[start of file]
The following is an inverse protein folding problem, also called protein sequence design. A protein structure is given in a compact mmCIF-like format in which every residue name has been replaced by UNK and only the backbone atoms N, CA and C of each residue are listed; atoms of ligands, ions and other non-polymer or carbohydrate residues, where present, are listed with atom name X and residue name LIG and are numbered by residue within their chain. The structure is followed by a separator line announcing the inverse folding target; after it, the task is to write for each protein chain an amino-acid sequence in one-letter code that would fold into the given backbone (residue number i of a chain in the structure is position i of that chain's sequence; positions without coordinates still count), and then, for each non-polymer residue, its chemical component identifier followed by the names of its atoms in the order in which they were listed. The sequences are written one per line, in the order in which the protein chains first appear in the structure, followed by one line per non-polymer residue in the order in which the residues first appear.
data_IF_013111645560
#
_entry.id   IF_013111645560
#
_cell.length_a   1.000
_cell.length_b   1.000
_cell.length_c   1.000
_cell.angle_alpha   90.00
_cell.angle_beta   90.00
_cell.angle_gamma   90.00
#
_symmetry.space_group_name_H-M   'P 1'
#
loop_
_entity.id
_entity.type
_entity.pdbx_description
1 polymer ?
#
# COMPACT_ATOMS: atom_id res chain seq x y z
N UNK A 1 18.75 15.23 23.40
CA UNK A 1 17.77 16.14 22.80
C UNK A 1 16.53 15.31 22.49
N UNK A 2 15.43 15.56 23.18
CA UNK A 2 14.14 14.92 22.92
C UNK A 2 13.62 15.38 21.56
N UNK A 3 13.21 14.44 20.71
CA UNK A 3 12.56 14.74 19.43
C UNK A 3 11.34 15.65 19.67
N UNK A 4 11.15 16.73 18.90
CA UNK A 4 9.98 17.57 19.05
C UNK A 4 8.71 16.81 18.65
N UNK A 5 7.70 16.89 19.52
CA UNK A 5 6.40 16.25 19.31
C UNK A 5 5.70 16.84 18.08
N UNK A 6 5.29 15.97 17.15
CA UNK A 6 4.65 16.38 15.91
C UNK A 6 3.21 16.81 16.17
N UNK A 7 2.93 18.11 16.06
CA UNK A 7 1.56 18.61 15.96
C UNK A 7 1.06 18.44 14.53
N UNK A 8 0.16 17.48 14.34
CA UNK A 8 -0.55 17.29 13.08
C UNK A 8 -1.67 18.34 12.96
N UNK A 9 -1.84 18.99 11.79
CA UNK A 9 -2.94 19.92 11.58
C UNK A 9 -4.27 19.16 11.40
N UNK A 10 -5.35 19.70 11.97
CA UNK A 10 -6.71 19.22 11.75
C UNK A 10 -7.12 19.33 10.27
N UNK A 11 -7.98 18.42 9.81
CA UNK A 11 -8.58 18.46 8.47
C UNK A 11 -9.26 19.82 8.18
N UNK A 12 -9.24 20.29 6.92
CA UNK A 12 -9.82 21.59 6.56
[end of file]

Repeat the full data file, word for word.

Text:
The following is an inverse protein folding problem, also called protein sequence design. A protein structure is given in a compact mmCIF-like format in which every residue name has been replaced by UNK and only the backbone atoms N, CA and C of each residue are listed; atoms of ligands, ions and other non-polymer or carbohydrate residues, where present, are listed with atom name X and residue name LIG and are numbered by residue within their chain. The structure is followed by a separator line announcing the inverse folding target; after it, the task is to write for each protein chain an amino-acid sequence in one-letter code that would fold into the given backbone (residue number i of a chain in the structure is position i of that chain's sequence; positions without coordinates still count), and then, for each non-polymer residue, its chemical component identifier followed by the names of its atoms in the order in which they were listed. The sequences are written one per line, in the order in which the protein chains first appear in the structure, followed by one line per non-polymer residue in the order in which the residues first appear.
data_IF_013111645560
#
_entry.id   IF_013111645560
#
_cell.length_a   1.000
_cell.length_b   1.000
_cell.length_c   1.000
_cell.angle_alpha   90.00
_cell.angle_beta   90.00
_cell.angle_gamma   90.00
#
_symmetry.space_group_name_H-M   'P 1'
#
loop_
_entity.id
_entity.type
_entity.pdbx_description
1 polymer ?
#
# COMPACT_ATOMS: atom_id res chain seq x y z
N UNK A 1 18.75 15.23 23.40
CA UNK A 1 17.77 16.14 22.80
C UNK A 1 16.53 15.31 22.49
N UNK A 2 15.43 15.56 23.18
CA UNK A 2 14.14 14.92 22.92
C UNK A 2 13.62 15.38 21.56
N UNK A 3 13.21 14.44 20.71
CA UNK A 3 12.56 14.74 19.43
C UNK A 3 11.34 15.65 19.67
N UNK A 4 11.15 16.73 18.90
CA UNK A 4 9.98 17.57 19.05
C UNK A 4 8.71 16.81 18.65
N UNK A 5 7.70 16.89 19.52
CA UNK A 5 6.40 16.25 19.31
C UNK A 5 5.70 16.84 18.08
N UNK A 6 5.29 15.97 17.15
CA UNK A 6 4.65 16.38 15.91
C UNK A 6 3.21 16.81 16.17
N UNK A 7 2.93 18.11 16.06
CA UNK A 7 1.56 18.61 15.96
C UNK A 7 1.06 18.44 14.53
N UNK A 8 0.16 17.48 14.34
CA UNK A 8 -0.55 17.29 13.08
C UNK A 8 -1.67 18.34 12.96
N UNK A 9 -1.84 18.99 11.79
CA UNK A 9 -2.94 19.92 11.58
C UNK A 9 -4.27 19.16 11.40
N UNK A 10 -5.35 19.70 11.97
CA UNK A 10 -6.71 19.22 11.75
C UNK A 10 -7.12 19.33 10.27
N UNK A 11 -7.98 18.42 9.81
CA UNK A 11 -8.58 18.46 8.47
C UNK A 11 -9.26 19.82 8.18
N UNK A 12 -9.24 20.29 6.92
CA UNK A 12 -9.82 21.59 6.56